Last Thursday morning, I was perched and staring at Tel Aviv in the distance to my left, Haifa to my right, and the vast Mediterranean Sea that seemed to separate them. My crow’s nest view was from a lookout point from the Israeli settlement of Alfei Menashe, which is situated clearly inside the West Bank and guarded by the controversial barrier that separates Israel from the Palestinian territories (I had to chose my words carefully there — the Israelis call it a “security fence” and the Palestinians have far less PC terms for it. In the name of impartiality, I’ll go with “controversial barrier.”)
Israeli settlements in the West Bank have been a lightening rod for criticism and division. The major settlement push took hold under Menachem Begin, Israel’s prime minister from 1977-83, who supported Israeli construction in the West Bank and Gaza Strip as a way to consolidate Israel’s territorial gains in 1967′s Six Day War. In the present context, they’ve become a key issue as the Israelis and Palestinians negotiate peace — as Israelis continue to build new settlements or expand existing ones, it appears as though Israel’s government is interested only in tightening its grip on Palestinian territories, not giving them back.
Construction in and around Israeli settlements came to the forefront in George W. Bush’s 2003 “Roadmap for Peace,” which called for a “freeze on settlement expansion.” Ariel Sharon, Israeli prime minister at the time, suggested that such a freeze was impossible due to the need for settlers to build new houses and start families. The issue has remained controversial ever since.
Occasionally, this family issue has been falsely referred to as “natural settlement growth.” In reality, “natural growth” is completely different. Here’s how it works: legal Israeli settlements are allotted a certain municipal boundary, but construction initially takes place on a small percentage of the designated land. “Natural growth” means that over time, the settlement expands to these full territorial boundaries. As construction continues, particularly for settlements deep on the West Bank, it certainly does look like an Israeli land grab.
In November, the Netanyahu government announced a 10-month moratorium on settlement construction, with an exemption for East Jerusalem. It’s due to be lifted in September.
The latest flare-up occurred during Vice President Joe Biden’s trip to Israel in March when the Israeli Interior Ministry announced the approval of construction of 1,600 new apartments in East Jerusalem. (NB: The Interior Ministry is headed by right-wing Shas Party member Eli Yishai, a rival to PM Netanyahu. The Interior Ministry’s announcement was likely designed to embarrasse Netanyahu during Biden’s visit.)
So, how do we sort this out? What’s the real concern with settlements, and how is the issue leveraged for political posturing?
The first thing to note is that certain settlement construction is more important (worrying) than others. Growth should only be highly controversial in settlement areas that will, one day, certainly be evacuated and turned over to Palestinian control.
If you look at a map of the West Bank, this includes the row of small settlements along the spine of the Jordan River and all those scattered in a seemingly random pattern throughout the heart of the territory. Jewish inhabitants in these locations number anywhere from a handful to a few thousand, and Israeli governments (yes, even those lead by Bibi) realize that they will not be part of Israel after a peace deal. Construction here in any form is unacceptable.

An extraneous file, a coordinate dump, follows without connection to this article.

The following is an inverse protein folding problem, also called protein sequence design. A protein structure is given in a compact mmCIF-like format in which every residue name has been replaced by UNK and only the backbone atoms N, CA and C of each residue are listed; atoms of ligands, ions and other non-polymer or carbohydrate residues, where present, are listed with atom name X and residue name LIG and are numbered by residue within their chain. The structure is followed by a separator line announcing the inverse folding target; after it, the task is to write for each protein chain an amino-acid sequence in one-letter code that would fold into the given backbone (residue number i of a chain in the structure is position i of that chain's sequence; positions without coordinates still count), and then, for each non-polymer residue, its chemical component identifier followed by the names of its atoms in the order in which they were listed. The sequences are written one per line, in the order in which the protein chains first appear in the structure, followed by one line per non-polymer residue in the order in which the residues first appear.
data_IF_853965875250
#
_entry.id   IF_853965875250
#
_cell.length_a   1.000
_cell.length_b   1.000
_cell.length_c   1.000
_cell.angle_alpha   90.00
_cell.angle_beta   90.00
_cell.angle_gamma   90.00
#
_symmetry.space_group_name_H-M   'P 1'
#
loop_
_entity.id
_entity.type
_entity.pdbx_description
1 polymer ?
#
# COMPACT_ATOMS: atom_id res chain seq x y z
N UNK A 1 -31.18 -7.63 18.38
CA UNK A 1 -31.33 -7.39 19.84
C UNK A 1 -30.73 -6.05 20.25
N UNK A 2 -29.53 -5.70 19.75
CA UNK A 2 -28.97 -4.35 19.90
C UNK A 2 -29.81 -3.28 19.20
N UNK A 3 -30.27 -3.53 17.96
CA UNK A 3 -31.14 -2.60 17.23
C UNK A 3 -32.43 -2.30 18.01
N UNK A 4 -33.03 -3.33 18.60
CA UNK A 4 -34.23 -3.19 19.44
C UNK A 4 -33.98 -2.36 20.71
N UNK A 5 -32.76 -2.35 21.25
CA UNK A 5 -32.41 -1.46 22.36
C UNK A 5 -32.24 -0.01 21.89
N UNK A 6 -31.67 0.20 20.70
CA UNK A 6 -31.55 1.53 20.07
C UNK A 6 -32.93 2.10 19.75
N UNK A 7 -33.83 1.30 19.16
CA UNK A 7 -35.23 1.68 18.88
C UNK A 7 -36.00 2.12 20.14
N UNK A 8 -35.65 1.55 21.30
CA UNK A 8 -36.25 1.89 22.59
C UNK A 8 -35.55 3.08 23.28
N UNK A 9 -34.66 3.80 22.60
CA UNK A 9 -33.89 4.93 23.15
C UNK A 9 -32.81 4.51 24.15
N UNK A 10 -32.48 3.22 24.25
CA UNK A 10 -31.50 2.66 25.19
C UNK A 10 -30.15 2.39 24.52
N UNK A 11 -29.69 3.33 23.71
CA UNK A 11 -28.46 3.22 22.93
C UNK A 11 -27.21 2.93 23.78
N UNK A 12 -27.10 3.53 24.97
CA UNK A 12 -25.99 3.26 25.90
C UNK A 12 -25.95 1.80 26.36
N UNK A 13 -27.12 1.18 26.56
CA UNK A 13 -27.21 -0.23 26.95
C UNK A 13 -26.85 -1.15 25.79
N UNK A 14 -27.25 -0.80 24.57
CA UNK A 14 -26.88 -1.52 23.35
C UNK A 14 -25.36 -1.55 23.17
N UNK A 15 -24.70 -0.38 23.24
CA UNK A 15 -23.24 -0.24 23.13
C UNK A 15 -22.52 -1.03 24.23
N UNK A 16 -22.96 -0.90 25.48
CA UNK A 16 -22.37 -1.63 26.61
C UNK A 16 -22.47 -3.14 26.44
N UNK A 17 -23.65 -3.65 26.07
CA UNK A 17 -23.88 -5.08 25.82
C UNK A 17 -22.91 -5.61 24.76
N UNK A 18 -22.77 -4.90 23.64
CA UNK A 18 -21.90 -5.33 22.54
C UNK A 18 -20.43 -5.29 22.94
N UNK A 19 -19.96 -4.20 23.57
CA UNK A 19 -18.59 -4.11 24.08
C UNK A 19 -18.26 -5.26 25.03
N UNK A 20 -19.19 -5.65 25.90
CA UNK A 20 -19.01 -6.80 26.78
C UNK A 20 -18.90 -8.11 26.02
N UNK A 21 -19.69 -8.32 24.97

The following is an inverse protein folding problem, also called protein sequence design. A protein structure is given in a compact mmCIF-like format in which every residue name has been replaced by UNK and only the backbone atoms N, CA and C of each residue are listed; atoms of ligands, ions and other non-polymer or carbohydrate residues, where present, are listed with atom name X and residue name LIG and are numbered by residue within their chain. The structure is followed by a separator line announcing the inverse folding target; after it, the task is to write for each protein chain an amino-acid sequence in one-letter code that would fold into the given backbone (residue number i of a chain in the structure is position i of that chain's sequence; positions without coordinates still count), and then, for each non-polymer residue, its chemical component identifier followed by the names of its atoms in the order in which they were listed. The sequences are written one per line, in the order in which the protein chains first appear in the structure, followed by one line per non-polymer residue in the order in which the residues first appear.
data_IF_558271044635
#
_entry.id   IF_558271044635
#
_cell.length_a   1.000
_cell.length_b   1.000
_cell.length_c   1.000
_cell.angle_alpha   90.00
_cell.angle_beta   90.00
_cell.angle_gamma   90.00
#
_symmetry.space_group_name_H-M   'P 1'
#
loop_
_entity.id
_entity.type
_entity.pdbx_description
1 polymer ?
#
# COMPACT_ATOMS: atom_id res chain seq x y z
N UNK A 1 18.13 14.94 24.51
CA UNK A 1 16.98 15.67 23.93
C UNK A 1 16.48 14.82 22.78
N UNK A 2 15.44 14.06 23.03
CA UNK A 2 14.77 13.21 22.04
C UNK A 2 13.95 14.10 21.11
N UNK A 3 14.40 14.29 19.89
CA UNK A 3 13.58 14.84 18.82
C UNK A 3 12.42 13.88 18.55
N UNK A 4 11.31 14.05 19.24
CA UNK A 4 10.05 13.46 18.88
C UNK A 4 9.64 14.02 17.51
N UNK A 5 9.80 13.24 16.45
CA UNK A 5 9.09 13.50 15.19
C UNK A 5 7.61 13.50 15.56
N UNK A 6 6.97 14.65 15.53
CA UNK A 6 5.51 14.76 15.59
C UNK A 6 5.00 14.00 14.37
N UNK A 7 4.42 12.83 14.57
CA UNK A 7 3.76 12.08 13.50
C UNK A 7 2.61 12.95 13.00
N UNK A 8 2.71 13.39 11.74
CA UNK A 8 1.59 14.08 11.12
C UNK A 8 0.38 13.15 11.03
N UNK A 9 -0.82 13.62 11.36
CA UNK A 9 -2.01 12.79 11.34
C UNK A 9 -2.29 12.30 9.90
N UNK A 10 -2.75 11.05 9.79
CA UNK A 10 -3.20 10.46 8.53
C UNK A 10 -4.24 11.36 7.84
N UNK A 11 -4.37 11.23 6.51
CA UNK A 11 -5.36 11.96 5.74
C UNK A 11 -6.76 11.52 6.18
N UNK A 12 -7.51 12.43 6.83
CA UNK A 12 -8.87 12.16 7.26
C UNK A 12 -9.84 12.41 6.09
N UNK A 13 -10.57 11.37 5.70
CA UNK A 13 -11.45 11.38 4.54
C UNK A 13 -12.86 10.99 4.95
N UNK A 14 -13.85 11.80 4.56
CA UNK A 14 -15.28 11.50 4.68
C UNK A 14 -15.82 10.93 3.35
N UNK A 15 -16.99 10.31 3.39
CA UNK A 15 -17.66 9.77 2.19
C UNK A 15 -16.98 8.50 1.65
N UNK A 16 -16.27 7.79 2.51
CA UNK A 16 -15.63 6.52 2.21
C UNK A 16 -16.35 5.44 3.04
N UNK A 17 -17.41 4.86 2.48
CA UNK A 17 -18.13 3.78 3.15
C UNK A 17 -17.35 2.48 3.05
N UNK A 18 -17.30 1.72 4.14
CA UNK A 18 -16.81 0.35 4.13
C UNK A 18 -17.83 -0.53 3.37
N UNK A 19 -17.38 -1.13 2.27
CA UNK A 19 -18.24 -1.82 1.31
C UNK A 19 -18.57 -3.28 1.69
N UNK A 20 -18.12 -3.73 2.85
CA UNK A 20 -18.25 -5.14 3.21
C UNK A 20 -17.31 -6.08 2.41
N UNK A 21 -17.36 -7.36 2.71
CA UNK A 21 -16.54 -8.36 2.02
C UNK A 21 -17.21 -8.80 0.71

The biggest problem in this regard is Ariel, a settlement some ten miles behind the 1949 Green Line border. With about 80,000 Jewish residents living in relatively new apartment blocks that extend to its full municipal boundaries, both sides acknowledge moving them is probably more trouble than it’s worth. That’s why “new” construction in a place like Ariel technically isn’t that controversial–Ariel’s boundaries are firm, so construction won’t expand Ariel’s reach into the West Bank. Most likely, Ariel will be walled off as a non-contiguous part of Israel (with some sort of a land-bridge to the “mainland”), just like Kaliningrad is separated from the rest of Russia. Or Alaska from the US. Furthermore, a Palestinian state will be compensated with land elsewhere for Ariel.
Moreover, construction in many — though not all — of the settlements in East Jerusalem is less of a big deal than it seems. Certain settlements, like Alfei Menashe in the first paragraph of this post, will very likely become part of Israel in a peace deal. Settlements in Jerusalem, like the Gilo settlement in the city’s south, may indeed be over the Green Line, but it, like Ariel, is a well-developed community that has been considered a regular Jerusalem suburb for decades. It’s clear to both sides that Alfei Menashe and Gilo — communities that have reached their allotted territorial capacity and have no more room for “natural growth”– will become permanent parts of Israel in a peace deal, and, critically, that the Palestinian state will be compensated with land elsewhere.
In other words, continued construction in a place like Gilo is controversial only because it is symbolic and plays well in the media. In reality, building a new apartment block right in the middle of a settlement technically violates the general construction “freeze,” but in reality isn’t a strategic expansion. Even so, Vice President Biden must severely object to these letter-of-the-law violations because they smack of Israeli tone-deafness to this political sensitivity.
That means that when we hear of construction in settlements, we have to be careful to separate the acceptable-but-tone-deaf construction from the strategically unacceptable. Greater understanding of the strategic and tactical realities of settlements would help diffuse an intense public sensitivity to a highly complex issue.